By accounting on data coming from the Government institutions for public health, a time series forecast evaluation of deaths in Italy caused only by HAIs, should give, in non emergency period, a number of about 2,356 deaths any year, leading to an estimation for 2020 of about 58,725 deceases, very close to the 74,159 deaths reported by the Italian Ministry of Health on December 31st 2020. It is conceivable that in emergency times, where hospitals are much more crowded of sick patients and healthcare workers, this evaluation may result greatly exacerbated. Zotti et al., evaluated an averaged prevalence of HAI of about 7.84% but estimating a wider range of 0-47.8% of HAI incidence, depending on the different healthcare units and hospital involved in the survey . The Italian Institute of Statistics reported that deaths in Italy amounted to 630000 (page 4 of 10 to the link https://www.istat.it/it/files/2019/07/Statistica-report-Bilancio-demografico-2018.pdf) in 2018, so a number of about 49,000 deaths caused by HAI represents a 7.74%, very close to the HAI values reported so far. So, how many patients really die in ICUs during the current COVID-19 pandemic because of HAIs?
This amount is particularly hard to be correctly estimated, particularly because of frailty due to elderly people with co-morbidities and for season effects . The SPIN-UTI survey reported a mortality rate due to HAI not so far from 17–18%, i.e. on a mean of 2564 patients in 35 ICUs in the year range 2006–2011, averaged deaths in ICUs due to HAIs amounted to 463, for an age range of 65–66 years . Moreover, Agodi et al., reported that the Relative Risk to die in an ICU due to HAIs increased throughout the years, i.e. RR = 2.25 (CI95 = 1.90–2.66) in 2006–2007, RR = 2.96 (CI95 = 2.48–3.54 in 2008–2009 and RR = 3.19 (CI95 = 2.71–3.74 in 2020-201113. During the first months of the COVID-19 outbreak in Italy, the overall case-fatality was higher (7.2%) than in China (2.3%), despite the fact that when data were stratified for age groups, the re-calculated case-fatality rate was perfectly comparable between Italy and China for ages 0–69, yet rates were higher for Italy in ages ≥ 70 years old, particularly for ages higher than 80. The authors were unable to explain this difference .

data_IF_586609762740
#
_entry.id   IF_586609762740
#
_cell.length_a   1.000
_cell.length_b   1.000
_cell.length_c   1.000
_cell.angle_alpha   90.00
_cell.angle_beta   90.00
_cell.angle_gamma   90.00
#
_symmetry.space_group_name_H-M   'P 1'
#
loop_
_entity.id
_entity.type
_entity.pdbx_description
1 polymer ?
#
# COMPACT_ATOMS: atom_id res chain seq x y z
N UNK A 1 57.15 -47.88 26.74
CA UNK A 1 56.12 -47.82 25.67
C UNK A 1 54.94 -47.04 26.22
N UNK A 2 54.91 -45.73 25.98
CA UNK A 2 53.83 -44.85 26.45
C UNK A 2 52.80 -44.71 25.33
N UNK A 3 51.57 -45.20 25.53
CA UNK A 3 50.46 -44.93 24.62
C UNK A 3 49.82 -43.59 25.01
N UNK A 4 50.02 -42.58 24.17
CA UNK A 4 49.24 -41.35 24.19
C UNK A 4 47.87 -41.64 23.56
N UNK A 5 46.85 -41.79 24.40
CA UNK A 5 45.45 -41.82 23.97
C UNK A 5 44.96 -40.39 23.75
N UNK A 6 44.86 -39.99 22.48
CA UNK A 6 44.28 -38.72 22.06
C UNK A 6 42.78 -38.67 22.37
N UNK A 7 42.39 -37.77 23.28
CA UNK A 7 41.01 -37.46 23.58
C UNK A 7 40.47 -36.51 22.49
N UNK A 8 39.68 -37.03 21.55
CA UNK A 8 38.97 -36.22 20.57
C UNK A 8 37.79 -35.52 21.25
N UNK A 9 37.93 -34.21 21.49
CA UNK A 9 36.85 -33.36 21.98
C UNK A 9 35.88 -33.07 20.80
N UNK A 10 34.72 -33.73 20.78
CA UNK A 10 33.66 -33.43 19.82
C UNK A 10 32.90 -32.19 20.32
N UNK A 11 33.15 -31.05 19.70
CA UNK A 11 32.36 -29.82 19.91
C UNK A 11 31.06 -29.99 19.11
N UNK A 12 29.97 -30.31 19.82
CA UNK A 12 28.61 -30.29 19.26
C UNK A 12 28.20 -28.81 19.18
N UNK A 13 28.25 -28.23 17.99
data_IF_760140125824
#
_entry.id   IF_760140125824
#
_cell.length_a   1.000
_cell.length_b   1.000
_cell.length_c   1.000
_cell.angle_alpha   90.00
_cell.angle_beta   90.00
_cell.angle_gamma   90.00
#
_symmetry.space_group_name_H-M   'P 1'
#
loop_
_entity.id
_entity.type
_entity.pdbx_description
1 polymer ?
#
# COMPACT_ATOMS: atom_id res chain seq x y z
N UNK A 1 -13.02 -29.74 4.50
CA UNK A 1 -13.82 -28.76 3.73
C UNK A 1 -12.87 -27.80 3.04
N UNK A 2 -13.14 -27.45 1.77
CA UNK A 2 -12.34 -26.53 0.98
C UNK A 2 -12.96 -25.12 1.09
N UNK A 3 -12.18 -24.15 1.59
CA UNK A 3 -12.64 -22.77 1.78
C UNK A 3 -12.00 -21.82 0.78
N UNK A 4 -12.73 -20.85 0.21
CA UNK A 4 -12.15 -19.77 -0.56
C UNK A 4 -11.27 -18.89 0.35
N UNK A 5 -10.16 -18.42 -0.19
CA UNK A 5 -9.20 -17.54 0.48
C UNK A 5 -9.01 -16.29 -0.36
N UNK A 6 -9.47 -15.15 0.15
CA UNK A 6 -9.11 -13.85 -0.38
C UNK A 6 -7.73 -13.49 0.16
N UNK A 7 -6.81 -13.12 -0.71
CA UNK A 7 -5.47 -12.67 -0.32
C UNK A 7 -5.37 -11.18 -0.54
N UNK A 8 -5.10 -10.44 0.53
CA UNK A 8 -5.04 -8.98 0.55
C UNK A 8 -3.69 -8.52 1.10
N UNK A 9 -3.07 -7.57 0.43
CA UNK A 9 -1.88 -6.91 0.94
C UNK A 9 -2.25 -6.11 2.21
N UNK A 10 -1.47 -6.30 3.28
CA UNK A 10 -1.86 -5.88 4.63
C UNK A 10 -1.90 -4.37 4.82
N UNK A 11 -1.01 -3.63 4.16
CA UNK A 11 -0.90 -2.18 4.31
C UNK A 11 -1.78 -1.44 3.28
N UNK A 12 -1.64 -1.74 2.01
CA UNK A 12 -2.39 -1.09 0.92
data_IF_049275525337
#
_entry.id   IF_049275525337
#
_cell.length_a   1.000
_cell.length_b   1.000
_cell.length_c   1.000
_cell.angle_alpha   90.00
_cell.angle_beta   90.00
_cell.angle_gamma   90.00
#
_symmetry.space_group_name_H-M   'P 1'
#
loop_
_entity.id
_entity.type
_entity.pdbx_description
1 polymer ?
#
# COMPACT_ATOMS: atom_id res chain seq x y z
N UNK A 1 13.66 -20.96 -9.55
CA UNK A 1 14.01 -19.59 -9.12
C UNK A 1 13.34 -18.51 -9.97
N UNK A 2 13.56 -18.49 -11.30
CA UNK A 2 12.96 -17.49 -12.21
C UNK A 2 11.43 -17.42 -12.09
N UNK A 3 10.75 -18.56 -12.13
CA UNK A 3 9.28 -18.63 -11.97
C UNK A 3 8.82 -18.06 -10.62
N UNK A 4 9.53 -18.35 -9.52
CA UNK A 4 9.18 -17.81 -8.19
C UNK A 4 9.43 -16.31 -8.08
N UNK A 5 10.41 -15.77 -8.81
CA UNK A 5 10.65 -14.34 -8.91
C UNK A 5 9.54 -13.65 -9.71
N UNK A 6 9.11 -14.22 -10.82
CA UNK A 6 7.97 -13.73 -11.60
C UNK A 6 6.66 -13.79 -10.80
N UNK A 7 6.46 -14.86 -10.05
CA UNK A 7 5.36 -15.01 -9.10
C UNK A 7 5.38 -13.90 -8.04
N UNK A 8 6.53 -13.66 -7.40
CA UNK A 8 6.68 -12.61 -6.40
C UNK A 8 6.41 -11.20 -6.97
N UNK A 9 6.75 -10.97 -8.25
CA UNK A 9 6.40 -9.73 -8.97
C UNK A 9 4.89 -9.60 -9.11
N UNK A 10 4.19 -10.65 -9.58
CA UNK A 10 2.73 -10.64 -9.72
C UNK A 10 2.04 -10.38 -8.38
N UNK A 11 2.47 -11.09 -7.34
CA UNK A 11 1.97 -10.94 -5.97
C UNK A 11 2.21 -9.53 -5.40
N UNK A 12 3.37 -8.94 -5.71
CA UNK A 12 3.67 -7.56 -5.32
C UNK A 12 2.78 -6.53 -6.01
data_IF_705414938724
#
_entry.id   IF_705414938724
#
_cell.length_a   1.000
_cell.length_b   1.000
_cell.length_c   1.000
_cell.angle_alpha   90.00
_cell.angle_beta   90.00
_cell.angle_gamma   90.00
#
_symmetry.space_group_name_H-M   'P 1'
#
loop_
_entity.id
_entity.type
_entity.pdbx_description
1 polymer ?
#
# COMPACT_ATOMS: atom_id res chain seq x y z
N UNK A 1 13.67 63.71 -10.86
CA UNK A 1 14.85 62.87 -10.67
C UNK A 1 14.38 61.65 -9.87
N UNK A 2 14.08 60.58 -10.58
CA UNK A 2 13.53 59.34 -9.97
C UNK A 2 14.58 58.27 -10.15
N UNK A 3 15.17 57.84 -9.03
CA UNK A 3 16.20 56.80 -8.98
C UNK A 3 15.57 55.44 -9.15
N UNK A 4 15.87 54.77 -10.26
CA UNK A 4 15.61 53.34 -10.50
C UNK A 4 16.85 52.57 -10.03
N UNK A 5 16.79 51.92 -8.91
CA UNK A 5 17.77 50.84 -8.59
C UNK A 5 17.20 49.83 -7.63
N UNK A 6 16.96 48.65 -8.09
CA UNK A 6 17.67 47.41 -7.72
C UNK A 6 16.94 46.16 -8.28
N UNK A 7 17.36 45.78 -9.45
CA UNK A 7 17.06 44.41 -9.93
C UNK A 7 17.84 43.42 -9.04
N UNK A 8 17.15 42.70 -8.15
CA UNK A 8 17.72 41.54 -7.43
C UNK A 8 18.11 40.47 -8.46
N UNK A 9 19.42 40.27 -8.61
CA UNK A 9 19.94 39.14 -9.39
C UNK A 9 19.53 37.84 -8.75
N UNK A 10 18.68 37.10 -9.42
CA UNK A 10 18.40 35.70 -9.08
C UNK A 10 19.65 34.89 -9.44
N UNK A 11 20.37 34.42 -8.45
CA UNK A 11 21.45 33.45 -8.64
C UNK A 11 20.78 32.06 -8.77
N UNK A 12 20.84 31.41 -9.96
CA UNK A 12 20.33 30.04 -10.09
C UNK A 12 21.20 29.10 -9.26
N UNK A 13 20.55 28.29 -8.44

A recalculation made in our labs of the RR value to die in hospitals during COVID-19 pandemic because of nosocomial infections in 2020, taking into account the number of deaths provided by the Italian Ministry of Health on December 31st 2020 and values about HAIs in current literature, leads to RR = 8.47 (CI95 = 8.38–8.56, odds ratio (OR) = 8.55). A correct strategy in public health management should take into account, therefore, regarding the real impact of HAIs in ICUs and health care units during this dramatic COVID-19 emergency. Yet, this concern may have been particularly underestimated during the most acute increase in SARS-CoV2 infections, if politics attempted solutions for patients’ hospitalization in ICUs taking into account hotels and further temporary structures such as camp tents, though equipped, but notoriously devoid of stringent measures of HAI dampening respect to an hospital care unit. Furthermore, public mainstream opinion, via either press release or social networks, never moved an outcry or expanded a debate of impact about this concern, probably because any consideration was abruptedly overwhelmed by the dramatic tale about COVID-19 infections and associated deaths we were compelled to hear day by day. Science should wonder if exacerbation following SARS-CoV2 infection was mostly due to super-infections with environmental bacteria, a circumstance that, if it could be true that deaths are closely associated to COVID-19 diagnosis, such deaths might be greatly prevented by reducing HAIs incidence. The close superimposition one can evaluate between estimated HAI-caused deaths and COVID-19 deceases, should suggest for the existence of statistical confounders in the description of COVID-19 pandemic in Italy.